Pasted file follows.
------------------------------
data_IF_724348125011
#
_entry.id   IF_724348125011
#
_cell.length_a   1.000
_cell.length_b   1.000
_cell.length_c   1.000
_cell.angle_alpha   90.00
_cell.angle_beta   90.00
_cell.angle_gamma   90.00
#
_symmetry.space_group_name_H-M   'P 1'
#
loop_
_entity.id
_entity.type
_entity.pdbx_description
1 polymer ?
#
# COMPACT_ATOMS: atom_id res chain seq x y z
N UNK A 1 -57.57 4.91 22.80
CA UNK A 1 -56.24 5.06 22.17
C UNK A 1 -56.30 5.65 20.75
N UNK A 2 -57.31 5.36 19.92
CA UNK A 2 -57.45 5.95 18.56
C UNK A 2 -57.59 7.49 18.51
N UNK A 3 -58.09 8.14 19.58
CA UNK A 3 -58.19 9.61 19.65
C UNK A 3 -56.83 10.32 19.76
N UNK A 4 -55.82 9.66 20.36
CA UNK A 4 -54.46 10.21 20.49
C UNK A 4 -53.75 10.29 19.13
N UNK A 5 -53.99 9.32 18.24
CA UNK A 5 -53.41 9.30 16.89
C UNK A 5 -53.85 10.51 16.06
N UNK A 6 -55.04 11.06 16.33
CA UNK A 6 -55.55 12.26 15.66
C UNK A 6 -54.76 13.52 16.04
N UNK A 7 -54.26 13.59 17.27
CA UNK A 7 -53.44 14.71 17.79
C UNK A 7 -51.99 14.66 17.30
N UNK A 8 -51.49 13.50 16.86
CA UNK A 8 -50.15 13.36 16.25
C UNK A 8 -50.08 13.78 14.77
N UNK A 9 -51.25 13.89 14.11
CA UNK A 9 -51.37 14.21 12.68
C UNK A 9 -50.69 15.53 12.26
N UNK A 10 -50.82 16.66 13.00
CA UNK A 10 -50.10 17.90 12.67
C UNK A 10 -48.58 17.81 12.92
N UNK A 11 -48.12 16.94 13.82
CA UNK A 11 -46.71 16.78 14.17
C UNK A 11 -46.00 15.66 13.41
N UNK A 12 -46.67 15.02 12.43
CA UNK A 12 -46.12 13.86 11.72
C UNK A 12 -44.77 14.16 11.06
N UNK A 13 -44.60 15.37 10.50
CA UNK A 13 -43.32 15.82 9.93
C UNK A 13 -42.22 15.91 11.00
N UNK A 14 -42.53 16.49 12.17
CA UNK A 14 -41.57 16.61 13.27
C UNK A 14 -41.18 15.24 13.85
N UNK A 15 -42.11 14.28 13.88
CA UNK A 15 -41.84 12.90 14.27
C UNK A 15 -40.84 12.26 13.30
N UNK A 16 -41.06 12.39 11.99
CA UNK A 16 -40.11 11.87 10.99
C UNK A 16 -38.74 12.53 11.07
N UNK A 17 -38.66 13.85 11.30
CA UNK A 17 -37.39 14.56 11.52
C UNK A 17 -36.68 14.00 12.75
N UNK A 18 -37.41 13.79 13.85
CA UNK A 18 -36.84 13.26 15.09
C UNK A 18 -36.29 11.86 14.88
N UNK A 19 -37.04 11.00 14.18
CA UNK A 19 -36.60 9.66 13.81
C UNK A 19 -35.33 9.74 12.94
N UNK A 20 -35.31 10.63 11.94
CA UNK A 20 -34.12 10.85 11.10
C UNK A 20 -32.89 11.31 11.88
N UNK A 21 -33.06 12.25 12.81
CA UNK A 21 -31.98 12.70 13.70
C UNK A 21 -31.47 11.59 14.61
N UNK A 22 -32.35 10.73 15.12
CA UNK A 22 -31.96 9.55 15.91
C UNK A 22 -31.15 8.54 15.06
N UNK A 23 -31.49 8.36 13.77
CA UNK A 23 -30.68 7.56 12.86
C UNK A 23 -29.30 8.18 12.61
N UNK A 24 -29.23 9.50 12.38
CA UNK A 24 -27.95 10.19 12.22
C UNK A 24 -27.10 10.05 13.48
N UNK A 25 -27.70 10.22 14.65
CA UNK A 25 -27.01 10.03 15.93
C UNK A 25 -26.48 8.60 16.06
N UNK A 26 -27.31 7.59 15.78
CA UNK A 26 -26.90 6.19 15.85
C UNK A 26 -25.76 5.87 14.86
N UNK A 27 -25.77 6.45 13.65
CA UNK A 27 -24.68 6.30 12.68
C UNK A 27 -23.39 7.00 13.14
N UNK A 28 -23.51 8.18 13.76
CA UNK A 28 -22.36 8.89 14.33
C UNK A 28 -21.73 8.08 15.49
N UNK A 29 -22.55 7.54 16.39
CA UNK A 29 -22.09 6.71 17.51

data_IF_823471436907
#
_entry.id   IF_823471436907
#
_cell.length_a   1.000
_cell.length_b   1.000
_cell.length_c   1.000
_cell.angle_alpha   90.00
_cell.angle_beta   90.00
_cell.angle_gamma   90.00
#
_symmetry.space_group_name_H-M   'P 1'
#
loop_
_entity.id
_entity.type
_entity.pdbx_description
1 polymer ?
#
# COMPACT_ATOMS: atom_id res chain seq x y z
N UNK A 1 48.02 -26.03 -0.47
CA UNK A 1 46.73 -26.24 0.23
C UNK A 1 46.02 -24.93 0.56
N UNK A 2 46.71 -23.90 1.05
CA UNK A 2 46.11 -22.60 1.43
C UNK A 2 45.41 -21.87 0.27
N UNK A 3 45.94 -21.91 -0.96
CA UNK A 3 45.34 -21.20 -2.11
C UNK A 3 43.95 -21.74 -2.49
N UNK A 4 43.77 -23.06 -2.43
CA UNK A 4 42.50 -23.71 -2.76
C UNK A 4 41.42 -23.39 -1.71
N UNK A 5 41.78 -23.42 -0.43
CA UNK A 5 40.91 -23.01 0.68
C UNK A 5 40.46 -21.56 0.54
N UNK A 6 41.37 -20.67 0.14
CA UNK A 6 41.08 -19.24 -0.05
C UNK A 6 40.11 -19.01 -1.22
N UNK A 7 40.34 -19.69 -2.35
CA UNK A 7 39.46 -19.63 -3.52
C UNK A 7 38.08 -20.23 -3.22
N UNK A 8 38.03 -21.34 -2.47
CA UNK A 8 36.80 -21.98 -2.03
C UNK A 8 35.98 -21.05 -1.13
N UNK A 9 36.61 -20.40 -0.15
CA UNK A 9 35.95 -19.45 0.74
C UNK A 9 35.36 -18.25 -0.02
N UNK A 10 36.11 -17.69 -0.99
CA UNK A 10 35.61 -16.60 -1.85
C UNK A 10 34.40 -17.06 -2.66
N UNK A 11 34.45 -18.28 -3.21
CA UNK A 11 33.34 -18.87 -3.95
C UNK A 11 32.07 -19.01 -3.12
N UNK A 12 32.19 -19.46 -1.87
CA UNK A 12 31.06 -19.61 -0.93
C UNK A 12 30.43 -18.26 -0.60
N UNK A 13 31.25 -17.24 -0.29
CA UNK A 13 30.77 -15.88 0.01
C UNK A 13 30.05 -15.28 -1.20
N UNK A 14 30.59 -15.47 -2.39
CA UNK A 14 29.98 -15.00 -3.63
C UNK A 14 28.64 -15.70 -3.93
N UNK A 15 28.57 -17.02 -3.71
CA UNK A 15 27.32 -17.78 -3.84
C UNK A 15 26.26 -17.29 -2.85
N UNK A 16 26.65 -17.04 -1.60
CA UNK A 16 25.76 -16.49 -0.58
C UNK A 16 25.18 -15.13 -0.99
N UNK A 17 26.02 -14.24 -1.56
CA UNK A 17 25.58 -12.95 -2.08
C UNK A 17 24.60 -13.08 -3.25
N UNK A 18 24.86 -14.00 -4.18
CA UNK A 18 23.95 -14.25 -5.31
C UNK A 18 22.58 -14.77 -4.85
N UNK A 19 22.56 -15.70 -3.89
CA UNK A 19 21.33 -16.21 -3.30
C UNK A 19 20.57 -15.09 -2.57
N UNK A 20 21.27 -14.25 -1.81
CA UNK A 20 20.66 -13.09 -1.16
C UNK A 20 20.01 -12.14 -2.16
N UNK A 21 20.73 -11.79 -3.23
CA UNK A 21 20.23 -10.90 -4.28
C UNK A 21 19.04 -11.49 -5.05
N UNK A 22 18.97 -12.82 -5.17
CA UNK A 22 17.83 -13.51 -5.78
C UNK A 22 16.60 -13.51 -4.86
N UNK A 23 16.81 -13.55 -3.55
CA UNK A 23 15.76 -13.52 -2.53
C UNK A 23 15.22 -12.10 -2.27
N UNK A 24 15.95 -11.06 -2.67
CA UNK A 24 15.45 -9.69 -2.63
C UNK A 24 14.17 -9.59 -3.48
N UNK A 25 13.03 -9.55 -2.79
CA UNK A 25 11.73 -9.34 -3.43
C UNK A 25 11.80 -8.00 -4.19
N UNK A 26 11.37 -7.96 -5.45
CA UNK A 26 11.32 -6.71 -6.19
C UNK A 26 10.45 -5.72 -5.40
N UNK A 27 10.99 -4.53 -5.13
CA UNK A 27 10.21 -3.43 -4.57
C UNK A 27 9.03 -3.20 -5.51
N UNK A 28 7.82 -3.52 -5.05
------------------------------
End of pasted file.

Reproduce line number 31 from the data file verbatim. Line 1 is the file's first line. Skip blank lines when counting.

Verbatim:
CA UNK A 4 -54.46 10.21 20.49